Docs

Edinburgh gives ‘the Pitch’ to doc-makers

The Edinburgh International Film Festival wrapped on Sunday after 12 straight days of screens and scenes. The festival featured over 40 international documentaries, both short and feature length, which included the awarded, the acclaimed and the aspirants of documentary cinema.
July 2, 2009

The Edinburgh International Film Festival wrapped on Sunday after 12 straight days of screens and scenes. The festival featured over 40 international documentaries, both short and feature length, which included the awarded, the acclaimed and the aspirants of documentary cinema.

The line-up featured such titles as Jose Padilha’s Garapa, an exposé of the widespread effects of malnutrition in Brazil; Serbian Boris Mitic’s satirical Good-bye, How Are You?; Kirby Dick’s indictment of hypocritical closeted politicians who actively campaign against the LGBT community in Outrage; John Maringouin’s Amazon opus Big River Man, and Hot Docs winner One Man Village by Lebanese Semaan Bil Day’ia. Also featured were nine bright tidbits showcased in the ‘Document Shorts’ program, and an additional seven short documentaries which screened as part of the series ‘Bridging the Gap,’ a new talent documentary training initiative in the UK.

Coinciding with the legendary festival was the ‘Edinburgh Pitch 2009′ (June 17 – 19). Launched by the Scottish Documentary Institute, the annual three-day event offers a pitching workshop, forum and one-to-one meetings with commissioning editors for 12 documentary projects selected from 70 submissions across the UK and Europe, with even some from Asia and Australia. For projects to be officially selected to pitch, they must be a minimum length of 52 minutes (for either cinema or TV), with both experienced and novice filmmakers encouraged to apply.

After two days of workshops and rehearsals, the pitching day was underway. Around 100 observers, coming from the general public and from amongst festival delegates, were present to absorb the spectacle, moderated by Scottish Documentary Institute director Nomie Mendelle, and European Documentary Network director Line Sandsmark. Participating networks, sales agents and producers included: Lichtpunt, ARTE, ZDF, Initialize Films, Scottish Screen, More4, YLE, Britdoc and First Hand Films. For each presented documentary project, commissioning editors gave a score that combined pitch, story, and trailer.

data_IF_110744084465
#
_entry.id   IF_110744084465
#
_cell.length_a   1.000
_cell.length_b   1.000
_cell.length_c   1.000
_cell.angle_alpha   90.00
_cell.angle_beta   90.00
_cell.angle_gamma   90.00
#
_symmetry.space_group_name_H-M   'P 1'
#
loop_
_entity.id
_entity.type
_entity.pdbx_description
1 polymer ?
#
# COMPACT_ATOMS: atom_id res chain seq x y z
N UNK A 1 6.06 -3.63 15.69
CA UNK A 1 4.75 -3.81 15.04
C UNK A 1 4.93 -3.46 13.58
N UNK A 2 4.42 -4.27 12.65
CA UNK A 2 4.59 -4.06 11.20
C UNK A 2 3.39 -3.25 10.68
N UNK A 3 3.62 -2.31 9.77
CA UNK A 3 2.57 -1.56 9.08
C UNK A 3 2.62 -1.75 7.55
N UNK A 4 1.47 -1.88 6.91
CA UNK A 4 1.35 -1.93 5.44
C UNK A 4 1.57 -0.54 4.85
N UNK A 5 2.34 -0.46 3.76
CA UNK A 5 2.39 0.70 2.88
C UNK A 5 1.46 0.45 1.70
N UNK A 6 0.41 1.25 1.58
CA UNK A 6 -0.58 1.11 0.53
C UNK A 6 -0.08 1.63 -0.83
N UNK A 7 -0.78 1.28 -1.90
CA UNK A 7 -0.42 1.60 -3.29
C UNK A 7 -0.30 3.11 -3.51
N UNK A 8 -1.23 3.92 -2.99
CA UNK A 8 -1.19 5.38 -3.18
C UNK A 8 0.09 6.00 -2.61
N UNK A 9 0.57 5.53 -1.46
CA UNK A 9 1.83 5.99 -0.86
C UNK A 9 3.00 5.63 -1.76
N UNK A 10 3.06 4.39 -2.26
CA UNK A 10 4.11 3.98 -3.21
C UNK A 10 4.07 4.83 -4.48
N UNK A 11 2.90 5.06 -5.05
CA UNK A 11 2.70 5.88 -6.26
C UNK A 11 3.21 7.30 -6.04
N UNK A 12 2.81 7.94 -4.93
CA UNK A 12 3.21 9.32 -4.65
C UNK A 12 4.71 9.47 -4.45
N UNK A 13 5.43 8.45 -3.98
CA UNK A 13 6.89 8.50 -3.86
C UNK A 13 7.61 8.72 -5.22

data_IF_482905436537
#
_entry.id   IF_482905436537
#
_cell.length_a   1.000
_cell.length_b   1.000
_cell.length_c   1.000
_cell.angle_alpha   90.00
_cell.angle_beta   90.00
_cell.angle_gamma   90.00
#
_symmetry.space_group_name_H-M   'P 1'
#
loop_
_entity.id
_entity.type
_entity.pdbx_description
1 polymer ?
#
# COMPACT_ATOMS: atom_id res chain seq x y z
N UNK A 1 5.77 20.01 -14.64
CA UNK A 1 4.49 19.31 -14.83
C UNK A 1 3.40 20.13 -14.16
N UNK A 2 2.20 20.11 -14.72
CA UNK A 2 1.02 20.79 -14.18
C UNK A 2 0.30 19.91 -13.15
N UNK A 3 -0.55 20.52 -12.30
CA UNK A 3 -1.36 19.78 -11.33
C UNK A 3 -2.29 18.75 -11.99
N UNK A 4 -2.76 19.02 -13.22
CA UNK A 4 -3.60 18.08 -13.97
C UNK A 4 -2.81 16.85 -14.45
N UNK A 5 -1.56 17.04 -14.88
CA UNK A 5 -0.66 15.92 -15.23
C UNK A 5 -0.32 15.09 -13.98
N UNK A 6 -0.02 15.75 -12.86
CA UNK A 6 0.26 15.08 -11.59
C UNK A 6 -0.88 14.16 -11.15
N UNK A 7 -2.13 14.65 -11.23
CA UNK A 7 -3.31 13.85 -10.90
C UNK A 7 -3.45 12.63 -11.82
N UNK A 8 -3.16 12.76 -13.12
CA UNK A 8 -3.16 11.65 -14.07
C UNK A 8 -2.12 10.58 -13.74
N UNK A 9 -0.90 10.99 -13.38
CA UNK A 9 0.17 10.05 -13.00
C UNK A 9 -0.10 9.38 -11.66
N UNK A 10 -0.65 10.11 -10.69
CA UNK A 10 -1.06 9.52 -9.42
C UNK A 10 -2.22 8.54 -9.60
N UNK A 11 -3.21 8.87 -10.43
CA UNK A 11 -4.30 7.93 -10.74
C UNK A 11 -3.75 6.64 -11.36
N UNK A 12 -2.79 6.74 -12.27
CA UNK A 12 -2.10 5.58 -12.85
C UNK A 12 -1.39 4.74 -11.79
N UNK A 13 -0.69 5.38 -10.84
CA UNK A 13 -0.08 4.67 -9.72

Sonja Henrici, organizer of the Scottish Documentary Institute, said the event brought ‘some lovely verbal feedback from the commissioning editors as to the quality of the projects, and many took interest across the board in a variety of projects. The atmosphere was relaxed, supportive and very focused.’

The hysterical crowd-pleasing pitch, How to Re-establish a Vodka Empire by Dan Edelstyn, took the top award for Most Promising Project, and the Best Scottish Project went to the very moving and personal, Breathing by Morag MacKinnon and Emma Davie.

Back at the ‘mothership,’ prizes for the EIFF were awarded to Aliona Van Der Horst’s Boris Ryzhy, a lament to the Russian poet, for Best Documentary, while the Scottish Short Documentary Award was given to Johanna Wagner’s 10-minute film Peter In Radioland.

About The Author
Meagan Kashty is an associate editor of realscreen, an international print and online magazine that covers the non-fiction film and television industries. Meagan is an award-winning business journalist. Prior to joining the realscreen team, Meagan was online editor of Canadian Grocer, named Magazine of the Year at the 2015 Canadian Business Media Awards. She can be reached at mkashty@brunico.com, and you can follow her on Twitter @MegKashty

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